How People Come to Attach Undue Importance to Batting Average

Sus came for a visit this past weekend, so Friday night she, SB and I went to CitiField for the Mets-Angels game. It turned out to be a beautiful night for baseball, despite the fact that in the process of getting from work to the game I got completely drenched by rain once, avoided a second soaking only because of a well-placed scaffolding, and nearly got my eye poked out by an oblivious idiot with a golf umbrella (who did not even pause in his stride after sideswiping both Sus and me hard enough that the bouncer at a nearby bar asked if we were all right). Anyway, I ended up alone in my seat for some time while SB and Sus went to fetch food from the Shake Shack stand beyond the outfield (though they ended up with Blue Smoke, because the Shake Shack line was ages long.  Citi Field isn’t even opening all of their regular concession stands at the moment, but the outfield area is thriving).

Not having anyone to talk to, I could not help overhearing the conversation in front of me, carried on by a father and his young daughter (maybe 7 or 8), who was clearly attending her first baseball game as a conscious spectator.  Even though she seemed most excited at the revelation that Kesha was in attendance, the little girl did try to follow what her dad was trying to teach her about the basic rules of the game, with amusing results. Some highlights:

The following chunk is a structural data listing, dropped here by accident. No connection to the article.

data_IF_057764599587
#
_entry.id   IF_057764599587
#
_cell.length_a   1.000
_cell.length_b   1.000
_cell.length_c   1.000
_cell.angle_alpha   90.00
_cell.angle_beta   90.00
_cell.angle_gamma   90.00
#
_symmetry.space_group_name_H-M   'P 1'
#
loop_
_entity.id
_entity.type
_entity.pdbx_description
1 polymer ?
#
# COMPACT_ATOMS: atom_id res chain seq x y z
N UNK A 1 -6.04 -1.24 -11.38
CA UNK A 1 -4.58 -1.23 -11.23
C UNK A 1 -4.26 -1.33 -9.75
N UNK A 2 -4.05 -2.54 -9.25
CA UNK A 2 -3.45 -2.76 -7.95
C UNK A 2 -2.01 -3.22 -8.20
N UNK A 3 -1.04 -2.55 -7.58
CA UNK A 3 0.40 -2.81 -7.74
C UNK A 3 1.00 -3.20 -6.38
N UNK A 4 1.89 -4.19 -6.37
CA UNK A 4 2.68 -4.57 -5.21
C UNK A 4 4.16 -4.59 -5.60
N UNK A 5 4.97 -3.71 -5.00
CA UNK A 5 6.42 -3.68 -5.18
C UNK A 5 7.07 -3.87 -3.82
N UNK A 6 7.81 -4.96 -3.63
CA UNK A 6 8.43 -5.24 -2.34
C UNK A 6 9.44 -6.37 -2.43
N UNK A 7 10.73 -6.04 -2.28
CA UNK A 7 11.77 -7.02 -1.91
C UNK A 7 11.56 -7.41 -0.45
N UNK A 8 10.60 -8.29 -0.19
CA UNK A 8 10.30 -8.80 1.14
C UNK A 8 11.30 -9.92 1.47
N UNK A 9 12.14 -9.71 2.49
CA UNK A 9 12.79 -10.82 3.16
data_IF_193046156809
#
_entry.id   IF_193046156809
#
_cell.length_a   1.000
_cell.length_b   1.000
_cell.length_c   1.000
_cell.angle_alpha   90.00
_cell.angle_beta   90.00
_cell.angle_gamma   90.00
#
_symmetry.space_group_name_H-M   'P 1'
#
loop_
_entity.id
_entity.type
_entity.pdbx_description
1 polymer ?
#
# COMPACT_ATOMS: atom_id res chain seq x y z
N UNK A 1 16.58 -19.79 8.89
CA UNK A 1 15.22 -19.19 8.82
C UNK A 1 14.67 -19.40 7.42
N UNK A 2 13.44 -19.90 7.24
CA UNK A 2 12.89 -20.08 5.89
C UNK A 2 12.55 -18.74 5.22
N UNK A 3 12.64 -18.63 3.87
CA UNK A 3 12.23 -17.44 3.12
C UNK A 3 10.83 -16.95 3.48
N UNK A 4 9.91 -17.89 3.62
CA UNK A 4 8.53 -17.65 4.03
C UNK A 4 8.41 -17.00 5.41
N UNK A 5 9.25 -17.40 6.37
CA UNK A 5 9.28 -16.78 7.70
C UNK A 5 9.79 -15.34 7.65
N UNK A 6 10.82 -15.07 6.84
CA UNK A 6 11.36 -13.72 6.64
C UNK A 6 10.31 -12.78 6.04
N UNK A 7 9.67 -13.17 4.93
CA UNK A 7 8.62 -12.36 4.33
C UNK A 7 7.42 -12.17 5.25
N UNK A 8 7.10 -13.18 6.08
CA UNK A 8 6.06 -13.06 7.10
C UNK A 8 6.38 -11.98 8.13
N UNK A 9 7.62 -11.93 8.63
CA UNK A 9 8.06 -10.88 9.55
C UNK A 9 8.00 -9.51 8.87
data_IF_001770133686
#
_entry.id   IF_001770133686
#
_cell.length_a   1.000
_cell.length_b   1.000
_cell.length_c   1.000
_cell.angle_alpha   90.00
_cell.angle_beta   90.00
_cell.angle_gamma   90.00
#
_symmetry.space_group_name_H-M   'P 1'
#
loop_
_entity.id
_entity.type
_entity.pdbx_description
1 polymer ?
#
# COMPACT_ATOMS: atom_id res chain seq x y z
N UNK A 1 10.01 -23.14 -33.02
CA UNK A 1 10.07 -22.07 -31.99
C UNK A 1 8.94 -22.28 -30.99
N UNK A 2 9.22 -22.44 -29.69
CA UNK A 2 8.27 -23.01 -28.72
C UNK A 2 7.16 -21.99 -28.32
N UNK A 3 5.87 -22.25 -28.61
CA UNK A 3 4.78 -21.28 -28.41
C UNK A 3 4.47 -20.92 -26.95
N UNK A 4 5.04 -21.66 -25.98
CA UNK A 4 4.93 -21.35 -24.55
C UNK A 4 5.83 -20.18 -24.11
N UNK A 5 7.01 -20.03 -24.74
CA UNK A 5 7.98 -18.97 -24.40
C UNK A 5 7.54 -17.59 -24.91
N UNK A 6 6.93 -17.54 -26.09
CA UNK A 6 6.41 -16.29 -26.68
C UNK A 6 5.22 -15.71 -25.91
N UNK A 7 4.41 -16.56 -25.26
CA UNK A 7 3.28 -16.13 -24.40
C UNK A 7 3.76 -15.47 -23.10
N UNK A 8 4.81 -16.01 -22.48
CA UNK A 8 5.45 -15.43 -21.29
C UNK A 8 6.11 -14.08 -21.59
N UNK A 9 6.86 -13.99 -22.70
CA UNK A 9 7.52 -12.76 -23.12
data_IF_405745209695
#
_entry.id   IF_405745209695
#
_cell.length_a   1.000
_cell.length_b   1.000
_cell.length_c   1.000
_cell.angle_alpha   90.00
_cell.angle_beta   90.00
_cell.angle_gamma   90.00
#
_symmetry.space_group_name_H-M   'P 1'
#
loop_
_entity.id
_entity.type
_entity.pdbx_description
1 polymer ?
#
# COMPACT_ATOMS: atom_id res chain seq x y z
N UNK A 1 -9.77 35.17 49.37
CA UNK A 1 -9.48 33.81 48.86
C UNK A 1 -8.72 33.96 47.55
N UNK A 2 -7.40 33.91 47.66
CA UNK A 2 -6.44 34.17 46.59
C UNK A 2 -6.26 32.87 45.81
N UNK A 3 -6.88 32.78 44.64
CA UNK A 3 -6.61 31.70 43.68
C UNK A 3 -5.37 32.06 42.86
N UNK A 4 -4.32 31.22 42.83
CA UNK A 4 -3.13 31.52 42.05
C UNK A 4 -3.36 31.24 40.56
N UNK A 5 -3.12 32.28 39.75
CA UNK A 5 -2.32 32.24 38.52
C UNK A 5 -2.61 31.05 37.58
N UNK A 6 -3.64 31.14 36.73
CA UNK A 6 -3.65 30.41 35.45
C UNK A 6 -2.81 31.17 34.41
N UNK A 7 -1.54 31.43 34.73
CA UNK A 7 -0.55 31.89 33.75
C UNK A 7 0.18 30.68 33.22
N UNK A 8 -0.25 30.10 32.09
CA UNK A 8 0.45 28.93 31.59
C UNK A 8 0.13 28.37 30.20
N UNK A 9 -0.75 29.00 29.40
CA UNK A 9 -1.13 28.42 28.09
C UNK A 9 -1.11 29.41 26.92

Dad attempts to explain how to read the scoring line on the jumbotron, in the top of the third inning

“See the top line is the inning, and then below it it shows how many runs each team scored in the inning, and it adds up at the end.”

“Oooooooh! So it was 1 to 0, then 1 to 1, and now the Angels have 1 and the Mets have [looks at blank space on scoreboard] whatever.”

Dad attempts to explain walks.

“Why is he going to first? He didn’t hit the ball.”

“Well, the pitcher only has a certain number of tries to get the batter out, if he doesn’t throw a strike it’s called a ball, and after four balls, it’s a walk, and the batter gets to go to first base.”

“Oh! So he walks instead of running. Why doesn’t he walk to second? No one’s trying to get him out.”

And my favorite, Dad attempts to explain batting average, during an early Daniel Murphy at bat.

“Every third time he’s up, he gets a hit.”

“How come?”

[Daniel Murphy promptly hit a triple,  delighting the girl and probably ensuring she grows up thinking batting average is a really accurate statistic.]

They left around the fifth or sixth inning, possibly because she was cold (it was a bit chilly after the sun went down), or possibly because the father didn’t want to explain the occasional boos from the crowd as the Mets’ pitching and defense continued to allow the Angels to go ahead every time the offense tied it up.  I hope she had enough fun to give it another try; I was about her age when baseball finally started to click for me.  Of course, my team made the World Series that year, which also helped.

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